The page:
Orange traffic cones blocked access to the street leading into Old Havana, on account of President Barack Obama’s impending presence. No exceptions, the police officer declared: The polished-looking crew of Americans descending from the tour bus would have to risk a sweat and walk.
But the group was running late for a ceremonious meeting with the office of Havana’s renowned historian. And the man who headed the scrum wasn’t just any moneyed visitor to Cuba’s capital.
“It’s the mayor of Miami!” his tour guide implored the officer.
In truth, it was the mayor of Miami Beach, Philip Levine. But it seemed like an inopportune time to quibble with matters of title, and no one did.
Never miss a local story.
Levine’s political consultant phoned his contact at Cuba’s foreign ministry. The officer granted the bus passage. Levine made his meeting — albeit on Havana time, nearly an hour after it was supposed to start. The historian’s office, which acts as Havana’s unofficial City Hall, gifted Levine two glossy tomes. Levine reciprocated with a commemorative Miami Beach coin, offered in the mayor’s serviceable Spanish, and an invitation to attend next year’s U.S. Conference of Mayors in his city.
Such was the pomp of the first official trip to Cuba by an elected official from Miami-Dade County since — as far as anyone can tell — the 1959 Cuban revolution.
Havana rolled out the red carpet for Levine, whose visit with Tufts University graduate students coincided for a few days with Obama’s. Diplomats ushered the mayor and his eight-person entourage into the airport Sunday avoiding the hassle of immigration and customs lines. He ate dinner Tuesday at the same privately owned paladar restaurant where Michelle Obama and her daughters had had lunch. When he inquired about dropping in on a synagogue Wednesday — Levine is Jewish — the Cuban government added a Temple Beth-Shalom stop to Levine’s schedule.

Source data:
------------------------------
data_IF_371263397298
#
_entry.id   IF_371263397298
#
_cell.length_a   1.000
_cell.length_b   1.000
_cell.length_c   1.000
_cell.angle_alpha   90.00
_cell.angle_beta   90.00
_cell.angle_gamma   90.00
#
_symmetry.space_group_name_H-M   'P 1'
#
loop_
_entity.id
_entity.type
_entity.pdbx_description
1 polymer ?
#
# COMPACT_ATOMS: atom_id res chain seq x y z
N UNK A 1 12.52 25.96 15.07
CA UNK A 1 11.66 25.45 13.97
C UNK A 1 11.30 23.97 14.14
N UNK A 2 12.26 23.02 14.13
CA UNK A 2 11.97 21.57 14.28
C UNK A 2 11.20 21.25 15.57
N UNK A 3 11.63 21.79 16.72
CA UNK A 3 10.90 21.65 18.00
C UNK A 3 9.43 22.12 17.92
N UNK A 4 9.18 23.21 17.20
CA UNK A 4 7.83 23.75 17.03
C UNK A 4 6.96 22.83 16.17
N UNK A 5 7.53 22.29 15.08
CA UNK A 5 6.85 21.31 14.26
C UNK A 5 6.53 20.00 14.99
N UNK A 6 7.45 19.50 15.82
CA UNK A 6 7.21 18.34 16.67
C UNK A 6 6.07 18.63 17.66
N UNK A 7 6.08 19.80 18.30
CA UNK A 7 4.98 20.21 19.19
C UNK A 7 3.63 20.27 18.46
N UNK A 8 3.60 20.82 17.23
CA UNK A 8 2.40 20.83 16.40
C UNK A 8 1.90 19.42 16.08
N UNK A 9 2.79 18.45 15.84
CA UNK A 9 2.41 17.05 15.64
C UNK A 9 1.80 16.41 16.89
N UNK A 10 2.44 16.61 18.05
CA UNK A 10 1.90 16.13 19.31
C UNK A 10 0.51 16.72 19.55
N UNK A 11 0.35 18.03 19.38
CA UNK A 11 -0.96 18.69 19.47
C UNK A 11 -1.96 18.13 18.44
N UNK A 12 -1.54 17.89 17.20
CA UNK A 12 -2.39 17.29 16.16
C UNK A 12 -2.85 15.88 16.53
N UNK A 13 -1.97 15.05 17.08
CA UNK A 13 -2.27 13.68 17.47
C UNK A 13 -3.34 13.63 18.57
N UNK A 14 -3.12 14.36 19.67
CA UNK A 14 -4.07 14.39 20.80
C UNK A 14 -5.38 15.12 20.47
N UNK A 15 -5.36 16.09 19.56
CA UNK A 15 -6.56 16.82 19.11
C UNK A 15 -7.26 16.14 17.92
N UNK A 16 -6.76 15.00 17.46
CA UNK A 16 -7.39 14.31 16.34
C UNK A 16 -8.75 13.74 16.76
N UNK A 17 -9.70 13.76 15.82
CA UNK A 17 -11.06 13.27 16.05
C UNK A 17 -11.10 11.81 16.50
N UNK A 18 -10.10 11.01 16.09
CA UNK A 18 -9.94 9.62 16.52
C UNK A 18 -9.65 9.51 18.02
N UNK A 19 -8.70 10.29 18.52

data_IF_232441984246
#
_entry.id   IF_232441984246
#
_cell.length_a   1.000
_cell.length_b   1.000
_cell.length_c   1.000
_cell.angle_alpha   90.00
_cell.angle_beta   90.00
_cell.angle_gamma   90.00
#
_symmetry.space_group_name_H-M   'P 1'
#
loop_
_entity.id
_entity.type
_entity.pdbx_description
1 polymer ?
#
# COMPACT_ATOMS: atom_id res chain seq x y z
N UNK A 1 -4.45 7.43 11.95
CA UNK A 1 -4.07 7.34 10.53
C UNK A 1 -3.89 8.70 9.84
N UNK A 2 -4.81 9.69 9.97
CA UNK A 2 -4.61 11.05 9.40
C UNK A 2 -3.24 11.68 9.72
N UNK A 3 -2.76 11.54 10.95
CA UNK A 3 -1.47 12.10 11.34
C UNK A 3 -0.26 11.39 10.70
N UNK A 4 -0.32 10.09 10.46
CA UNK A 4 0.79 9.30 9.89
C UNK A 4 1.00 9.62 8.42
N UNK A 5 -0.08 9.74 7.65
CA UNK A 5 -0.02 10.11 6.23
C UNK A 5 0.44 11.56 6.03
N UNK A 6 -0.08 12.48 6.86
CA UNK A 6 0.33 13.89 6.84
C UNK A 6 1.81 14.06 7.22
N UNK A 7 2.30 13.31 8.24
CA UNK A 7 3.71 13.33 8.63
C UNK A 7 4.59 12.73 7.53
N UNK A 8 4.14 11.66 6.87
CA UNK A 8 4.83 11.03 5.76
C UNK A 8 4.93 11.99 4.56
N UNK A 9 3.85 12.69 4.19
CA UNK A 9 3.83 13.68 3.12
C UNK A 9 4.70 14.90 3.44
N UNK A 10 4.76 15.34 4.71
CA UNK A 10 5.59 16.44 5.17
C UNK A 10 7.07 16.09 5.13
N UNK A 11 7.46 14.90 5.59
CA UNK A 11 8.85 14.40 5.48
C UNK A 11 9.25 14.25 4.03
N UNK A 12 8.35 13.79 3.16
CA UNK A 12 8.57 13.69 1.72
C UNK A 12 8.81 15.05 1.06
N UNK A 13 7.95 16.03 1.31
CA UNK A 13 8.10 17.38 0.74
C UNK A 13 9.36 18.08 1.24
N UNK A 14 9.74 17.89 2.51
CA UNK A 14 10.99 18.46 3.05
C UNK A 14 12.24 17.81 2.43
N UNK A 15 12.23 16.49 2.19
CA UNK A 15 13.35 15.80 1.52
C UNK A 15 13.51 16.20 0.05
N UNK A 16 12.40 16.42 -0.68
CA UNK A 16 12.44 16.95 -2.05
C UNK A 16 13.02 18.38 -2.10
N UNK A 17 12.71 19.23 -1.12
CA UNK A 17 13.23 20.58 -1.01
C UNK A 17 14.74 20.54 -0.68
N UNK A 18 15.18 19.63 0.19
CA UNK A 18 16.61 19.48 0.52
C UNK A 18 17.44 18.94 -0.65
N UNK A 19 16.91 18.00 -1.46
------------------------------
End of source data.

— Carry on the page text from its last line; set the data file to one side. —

The mayor planned his visit weeks before the president announced his, but the trips by the two Democrats in some ways paralleled each other. Obama met with Roman Catholic Cardinal Jaime Ortega. A day later, so did Levine. Obama toured Old Havana. Ditto. Obama saw the Tampa Bay Rays defeat the Cuban national team. Levine sat a few rows away.
And, like Obama, Levine struggled to peel himself from the itinerary to experience the real Havana.
On an afternoon excursion through historic Old Havana, tour guide in tow, Levine and his posse insisted on detouring through side streets untouched by any recent paint or pavement. He mingled with Cubans waiting for a bus in the hot sun. He chatted up a man involved with a nonprofit for disabled children and got a frank response about his daily life’s hardships.
But there were limits. The foreign-ministry minder, deferential and charming, frequently checked in, both in person and by phone. The tour guide and bus, with a windshield sign that read “Mayor Levine Cuba Delegation,” often made discretion impossible.